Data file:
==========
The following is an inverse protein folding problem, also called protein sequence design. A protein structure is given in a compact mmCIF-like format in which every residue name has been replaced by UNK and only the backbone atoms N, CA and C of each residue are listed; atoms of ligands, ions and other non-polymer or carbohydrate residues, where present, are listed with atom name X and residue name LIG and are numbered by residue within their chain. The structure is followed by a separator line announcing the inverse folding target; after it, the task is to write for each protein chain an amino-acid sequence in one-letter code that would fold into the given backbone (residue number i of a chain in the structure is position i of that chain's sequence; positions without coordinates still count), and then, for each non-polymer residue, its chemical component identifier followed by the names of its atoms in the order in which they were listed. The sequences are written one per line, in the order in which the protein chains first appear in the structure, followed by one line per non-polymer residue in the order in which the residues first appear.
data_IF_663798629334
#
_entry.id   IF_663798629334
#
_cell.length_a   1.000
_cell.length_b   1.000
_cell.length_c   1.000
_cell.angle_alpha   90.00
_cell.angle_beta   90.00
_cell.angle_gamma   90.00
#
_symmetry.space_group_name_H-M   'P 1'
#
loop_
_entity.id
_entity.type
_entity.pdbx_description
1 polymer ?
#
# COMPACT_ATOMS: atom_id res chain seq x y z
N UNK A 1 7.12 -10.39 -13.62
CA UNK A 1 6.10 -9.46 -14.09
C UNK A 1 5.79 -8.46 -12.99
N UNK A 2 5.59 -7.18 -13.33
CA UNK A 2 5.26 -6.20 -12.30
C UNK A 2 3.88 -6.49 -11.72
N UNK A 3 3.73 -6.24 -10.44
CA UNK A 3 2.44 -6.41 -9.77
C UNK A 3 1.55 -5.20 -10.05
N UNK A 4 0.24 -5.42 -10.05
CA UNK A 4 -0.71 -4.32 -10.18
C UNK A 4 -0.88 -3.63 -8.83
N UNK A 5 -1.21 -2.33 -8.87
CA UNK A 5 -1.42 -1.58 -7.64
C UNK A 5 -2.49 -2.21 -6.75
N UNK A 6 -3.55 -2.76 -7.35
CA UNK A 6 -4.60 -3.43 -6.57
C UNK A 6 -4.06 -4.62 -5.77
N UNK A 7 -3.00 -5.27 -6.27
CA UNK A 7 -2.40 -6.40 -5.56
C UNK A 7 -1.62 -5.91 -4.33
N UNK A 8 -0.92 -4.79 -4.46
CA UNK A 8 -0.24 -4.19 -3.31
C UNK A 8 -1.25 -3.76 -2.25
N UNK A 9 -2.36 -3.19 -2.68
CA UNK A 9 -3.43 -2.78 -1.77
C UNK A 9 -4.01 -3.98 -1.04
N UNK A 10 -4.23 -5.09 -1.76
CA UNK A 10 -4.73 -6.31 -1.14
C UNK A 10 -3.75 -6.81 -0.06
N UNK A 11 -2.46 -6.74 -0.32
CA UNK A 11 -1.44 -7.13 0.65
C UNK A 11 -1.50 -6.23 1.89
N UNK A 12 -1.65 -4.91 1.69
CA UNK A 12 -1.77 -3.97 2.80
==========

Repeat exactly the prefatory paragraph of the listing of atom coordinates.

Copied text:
The following is an inverse protein folding problem, also called protein sequence design. A protein structure is given in a compact mmCIF-like format in which every residue name has been replaced by UNK and only the backbone atoms N, CA and C of each residue are listed; atoms of ligands, ions and other non-polymer or carbohydrate residues, where present, are listed with atom name X and residue name LIG and are numbered by residue within their chain. The structure is followed by a separator line announcing the inverse folding target; after it, the task is to write for each protein chain an amino-acid sequence in one-letter code that would fold into the given backbone (residue number i of a chain in the structure is position i of that chain's sequence; positions without coordinates still count), and then, for each non-polymer residue, its chemical component identifier followed by the names of its atoms in the order in which they were listed. The sequences are written one per line, in the order in which the protein chains first appear in the structure, followed by one line per non-polymer residue in the order in which the residues first appear.